Wednesday, June 5, 2019

TfL 20mph Speed Limit Needs Consideration for Road Haulage Freight Requirements

Public Consultation on London Congestion Zone Must Understand Logistics Needs
Shipping News Feature
UK – Transport for London (TfL) has today launched a Public Consultation to garner opinion on certain traffic slowing measures to make travel in the metropolis safer. The main thrust of the proposal is to cut speed limits in the Congestion Zone from 30mph to 20mph. Cynics will say that rarely can they exceed 20mph in the Zone anyway, but statistics from TfL say a person hit at 30mph is five times more likely to die than someone hit at 20mph. Road haulage freight is often undertaken 'out of hours' and this needs consideration.

The move is part of the Mayor’s Vision Zero commitment to eliminate death and serious injury on London’s roads and TfL is also proposing to raise the height of pedestrian crossings in seven high-risk locations, including near the busy Embankment and Tower Hill Tube stations and in areas with a high number of pedestrians. Raising the height means effectively introducing speed bumps, with TfL saying this involves making the crossing the same level as the pavement and creating an incline for vehicles.

These raised crossings are designed so that motor vehicles can travel over them without having to accelerate or decelerate, if travelling at or below the 20mph speed limit, as detailed in Department for Transport (DfT) guidelines. Possibly the most controversial proposal is to remove white lines from the centre of the carriageway which TfL says can successfully slow vehicles down as drivers have to pay more attention.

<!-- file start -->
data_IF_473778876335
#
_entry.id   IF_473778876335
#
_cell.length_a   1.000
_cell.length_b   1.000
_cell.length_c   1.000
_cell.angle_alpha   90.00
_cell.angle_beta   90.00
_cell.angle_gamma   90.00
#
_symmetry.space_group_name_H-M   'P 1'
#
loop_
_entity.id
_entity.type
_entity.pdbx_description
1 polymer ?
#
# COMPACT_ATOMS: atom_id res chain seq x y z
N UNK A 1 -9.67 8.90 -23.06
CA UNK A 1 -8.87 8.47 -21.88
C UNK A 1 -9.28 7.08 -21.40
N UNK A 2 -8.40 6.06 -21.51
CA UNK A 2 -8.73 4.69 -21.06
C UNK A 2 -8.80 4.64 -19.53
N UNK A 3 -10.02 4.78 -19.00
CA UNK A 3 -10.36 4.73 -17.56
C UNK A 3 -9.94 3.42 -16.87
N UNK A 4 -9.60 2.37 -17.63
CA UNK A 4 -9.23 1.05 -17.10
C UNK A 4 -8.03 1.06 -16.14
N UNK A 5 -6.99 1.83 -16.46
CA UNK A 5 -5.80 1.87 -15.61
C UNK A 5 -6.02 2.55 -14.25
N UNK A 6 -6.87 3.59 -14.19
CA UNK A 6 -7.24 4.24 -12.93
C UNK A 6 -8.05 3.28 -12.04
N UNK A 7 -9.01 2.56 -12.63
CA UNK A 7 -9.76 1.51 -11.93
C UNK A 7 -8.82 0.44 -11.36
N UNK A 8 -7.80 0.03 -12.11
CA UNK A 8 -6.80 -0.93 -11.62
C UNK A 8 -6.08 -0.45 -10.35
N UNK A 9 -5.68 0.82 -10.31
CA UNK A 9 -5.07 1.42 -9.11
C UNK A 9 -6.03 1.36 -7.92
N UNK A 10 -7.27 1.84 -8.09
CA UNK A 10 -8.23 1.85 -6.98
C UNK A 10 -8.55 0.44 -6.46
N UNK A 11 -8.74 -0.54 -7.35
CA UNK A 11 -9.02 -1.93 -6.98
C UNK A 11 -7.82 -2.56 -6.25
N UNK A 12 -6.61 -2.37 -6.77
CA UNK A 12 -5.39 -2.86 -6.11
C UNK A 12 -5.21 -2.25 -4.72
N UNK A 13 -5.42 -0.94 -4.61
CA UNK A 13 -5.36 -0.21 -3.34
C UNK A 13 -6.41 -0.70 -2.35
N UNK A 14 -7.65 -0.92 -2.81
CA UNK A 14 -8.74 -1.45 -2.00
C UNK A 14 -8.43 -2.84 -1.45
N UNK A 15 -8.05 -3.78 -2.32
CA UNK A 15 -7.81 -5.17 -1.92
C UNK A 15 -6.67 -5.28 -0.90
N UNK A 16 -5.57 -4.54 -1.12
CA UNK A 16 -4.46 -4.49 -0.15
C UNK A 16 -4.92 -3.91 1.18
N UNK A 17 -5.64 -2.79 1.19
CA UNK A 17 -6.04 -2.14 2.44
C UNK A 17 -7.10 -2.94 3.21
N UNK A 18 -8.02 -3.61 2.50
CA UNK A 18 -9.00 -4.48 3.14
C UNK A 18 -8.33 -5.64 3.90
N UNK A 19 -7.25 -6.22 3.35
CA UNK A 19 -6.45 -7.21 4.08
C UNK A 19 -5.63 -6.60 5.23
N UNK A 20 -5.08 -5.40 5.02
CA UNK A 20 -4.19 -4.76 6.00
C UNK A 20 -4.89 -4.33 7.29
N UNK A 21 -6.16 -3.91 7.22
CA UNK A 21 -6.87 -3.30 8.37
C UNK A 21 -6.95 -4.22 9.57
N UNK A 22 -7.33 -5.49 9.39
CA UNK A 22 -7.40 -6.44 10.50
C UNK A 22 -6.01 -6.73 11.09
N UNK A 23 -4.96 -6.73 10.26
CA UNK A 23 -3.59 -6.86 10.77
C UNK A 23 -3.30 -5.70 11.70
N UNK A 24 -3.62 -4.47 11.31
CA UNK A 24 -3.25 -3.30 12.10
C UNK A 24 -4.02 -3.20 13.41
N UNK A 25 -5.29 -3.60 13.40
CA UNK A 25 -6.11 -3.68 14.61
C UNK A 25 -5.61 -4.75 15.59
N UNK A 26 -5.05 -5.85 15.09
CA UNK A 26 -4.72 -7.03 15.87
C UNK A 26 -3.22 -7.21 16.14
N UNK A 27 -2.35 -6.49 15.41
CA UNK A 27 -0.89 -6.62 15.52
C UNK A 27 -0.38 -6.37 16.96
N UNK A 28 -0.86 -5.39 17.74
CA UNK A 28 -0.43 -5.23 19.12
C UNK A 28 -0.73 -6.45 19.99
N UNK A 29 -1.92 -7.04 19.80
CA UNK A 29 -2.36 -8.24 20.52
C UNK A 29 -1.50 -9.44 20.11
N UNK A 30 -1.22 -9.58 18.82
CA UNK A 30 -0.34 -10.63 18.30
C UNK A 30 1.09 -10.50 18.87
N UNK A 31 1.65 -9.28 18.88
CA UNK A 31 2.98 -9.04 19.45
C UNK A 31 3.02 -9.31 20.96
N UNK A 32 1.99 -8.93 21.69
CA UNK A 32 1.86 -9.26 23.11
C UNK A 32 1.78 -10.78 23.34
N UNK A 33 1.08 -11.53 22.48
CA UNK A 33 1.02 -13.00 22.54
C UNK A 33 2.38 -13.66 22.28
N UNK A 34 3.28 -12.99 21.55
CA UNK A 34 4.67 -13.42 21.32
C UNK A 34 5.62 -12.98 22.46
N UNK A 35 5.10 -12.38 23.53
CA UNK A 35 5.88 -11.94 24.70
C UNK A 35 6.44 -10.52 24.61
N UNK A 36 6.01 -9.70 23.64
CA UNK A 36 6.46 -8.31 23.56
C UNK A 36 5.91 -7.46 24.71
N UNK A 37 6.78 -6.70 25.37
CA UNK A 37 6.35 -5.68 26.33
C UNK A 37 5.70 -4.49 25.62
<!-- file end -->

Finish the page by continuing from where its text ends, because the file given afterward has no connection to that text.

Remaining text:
The speed limit changes will be policed with Vehicle Activated Signs (VAS) which use LED lighting to draw the driver’s attention to the signed speed limit, and also by the administration’s favourite cash cow, the ‘safety camera’. These, currently fairly sparsely distributed ANPR devices, fetched in multi million penalty charges to the coffers in 2017/18 with 155,729 offenders registered, including 42,771 on 20mph limit roads.

Full details, and a chance to put your views on the matter can be downloaded here with entries closing on 10 July. The changes are to be instituted in May 2020. Freight and road haulage lobby groups will doubtless have plenty to say on the matter and the GMB Union is already seeking feedback from its members on the proposals, with Steve Garelick, GMB Regional Organiser saying today:

"GMB will ask for members involved in transport to look at these proposals as the number of people being killed on London’s streets is unacceptable. The statistics clearly show that lower speeds save lives. Reducing speed limits in central London, may save lives each year but have to be looked at in tandem with the needs of those reliant on transport for their job or those who are reliant on transport by cars, taxis and Light and Heavy Goods vehicles for deliveries.

"Late night traffic, as an example, is somewhat different from day time, and delivery networks are reliant on timed delivery. A suitable balance may be needed, however we will listen to our members before responding on their behalf."